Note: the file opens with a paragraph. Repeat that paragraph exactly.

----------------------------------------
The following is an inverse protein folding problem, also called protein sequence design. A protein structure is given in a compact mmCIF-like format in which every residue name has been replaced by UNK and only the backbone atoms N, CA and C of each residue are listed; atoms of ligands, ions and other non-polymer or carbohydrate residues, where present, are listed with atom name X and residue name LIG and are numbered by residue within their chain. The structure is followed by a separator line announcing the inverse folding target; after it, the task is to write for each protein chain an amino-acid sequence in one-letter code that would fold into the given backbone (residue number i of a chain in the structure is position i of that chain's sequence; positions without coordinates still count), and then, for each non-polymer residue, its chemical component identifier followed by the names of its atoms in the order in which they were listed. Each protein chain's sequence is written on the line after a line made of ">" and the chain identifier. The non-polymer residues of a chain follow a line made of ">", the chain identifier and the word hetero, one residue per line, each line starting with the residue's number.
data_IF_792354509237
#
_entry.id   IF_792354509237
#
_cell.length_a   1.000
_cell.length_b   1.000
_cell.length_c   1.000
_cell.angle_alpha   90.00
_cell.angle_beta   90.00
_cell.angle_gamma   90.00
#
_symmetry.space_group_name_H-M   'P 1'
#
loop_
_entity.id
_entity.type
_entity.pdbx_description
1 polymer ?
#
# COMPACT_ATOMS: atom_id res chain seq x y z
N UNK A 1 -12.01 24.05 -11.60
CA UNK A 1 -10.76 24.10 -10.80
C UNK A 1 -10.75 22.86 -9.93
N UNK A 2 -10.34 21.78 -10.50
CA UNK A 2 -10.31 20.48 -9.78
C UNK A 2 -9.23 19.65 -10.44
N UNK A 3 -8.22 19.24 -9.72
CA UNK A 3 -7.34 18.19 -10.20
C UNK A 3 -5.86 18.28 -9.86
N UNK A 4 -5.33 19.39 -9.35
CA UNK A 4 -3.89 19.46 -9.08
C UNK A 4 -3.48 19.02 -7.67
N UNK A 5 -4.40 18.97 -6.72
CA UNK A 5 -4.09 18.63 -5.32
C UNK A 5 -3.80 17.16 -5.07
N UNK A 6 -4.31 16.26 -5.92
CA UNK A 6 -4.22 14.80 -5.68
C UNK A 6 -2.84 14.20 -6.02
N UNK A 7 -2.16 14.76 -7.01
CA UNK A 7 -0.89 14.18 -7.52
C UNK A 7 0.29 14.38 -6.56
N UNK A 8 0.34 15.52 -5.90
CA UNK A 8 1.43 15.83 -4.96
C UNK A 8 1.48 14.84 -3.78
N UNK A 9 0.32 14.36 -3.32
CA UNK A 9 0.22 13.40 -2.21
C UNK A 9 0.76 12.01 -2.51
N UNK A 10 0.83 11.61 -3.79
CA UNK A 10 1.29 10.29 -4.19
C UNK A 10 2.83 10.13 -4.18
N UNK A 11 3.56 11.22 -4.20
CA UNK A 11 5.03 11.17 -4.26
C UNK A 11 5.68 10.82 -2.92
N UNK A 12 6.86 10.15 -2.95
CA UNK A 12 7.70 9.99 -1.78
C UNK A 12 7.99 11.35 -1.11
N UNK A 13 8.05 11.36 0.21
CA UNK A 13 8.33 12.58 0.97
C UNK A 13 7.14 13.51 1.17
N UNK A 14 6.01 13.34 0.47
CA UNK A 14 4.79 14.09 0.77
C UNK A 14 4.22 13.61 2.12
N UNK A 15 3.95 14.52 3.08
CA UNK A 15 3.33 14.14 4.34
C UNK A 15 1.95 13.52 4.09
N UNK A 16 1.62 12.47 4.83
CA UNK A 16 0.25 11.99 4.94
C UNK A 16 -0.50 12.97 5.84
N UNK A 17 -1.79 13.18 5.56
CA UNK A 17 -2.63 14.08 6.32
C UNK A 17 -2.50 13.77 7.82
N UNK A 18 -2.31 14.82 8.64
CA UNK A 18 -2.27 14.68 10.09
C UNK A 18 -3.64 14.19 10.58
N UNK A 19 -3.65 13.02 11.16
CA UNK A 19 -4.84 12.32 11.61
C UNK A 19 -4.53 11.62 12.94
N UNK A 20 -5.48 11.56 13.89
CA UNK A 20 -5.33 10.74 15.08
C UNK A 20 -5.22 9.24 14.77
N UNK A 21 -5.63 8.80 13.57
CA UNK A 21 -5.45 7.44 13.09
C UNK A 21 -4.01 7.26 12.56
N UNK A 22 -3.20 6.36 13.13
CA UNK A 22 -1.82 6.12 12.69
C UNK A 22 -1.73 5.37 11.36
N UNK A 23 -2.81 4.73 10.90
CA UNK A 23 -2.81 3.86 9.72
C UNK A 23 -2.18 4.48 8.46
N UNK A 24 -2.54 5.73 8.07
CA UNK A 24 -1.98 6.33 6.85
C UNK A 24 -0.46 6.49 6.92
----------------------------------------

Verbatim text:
The following is an inverse protein folding problem, also called protein sequence design. A protein structure is given in a compact mmCIF-like format in which every residue name has been replaced by UNK and only the backbone atoms N, CA and C of each residue are listed; atoms of ligands, ions and other non-polymer or carbohydrate residues, where present, are listed with atom name X and residue name LIG and are numbered by residue within their chain. The structure is followed by a separator line announcing the inverse folding target; after it, the task is to write for each protein chain an amino-acid sequence in one-letter code that would fold into the given backbone (residue number i of a chain in the structure is position i of that chain's sequence; positions without coordinates still count), and then, for each non-polymer residue, its chemical component identifier followed by the names of its atoms in the order in which they were listed. Each protein chain's sequence is written on the line after a line made of ">" and the chain identifier. The non-polymer residues of a chain follow a line made of ">", the chain identifier and the word hetero, one residue per line, each line starting with the residue's number.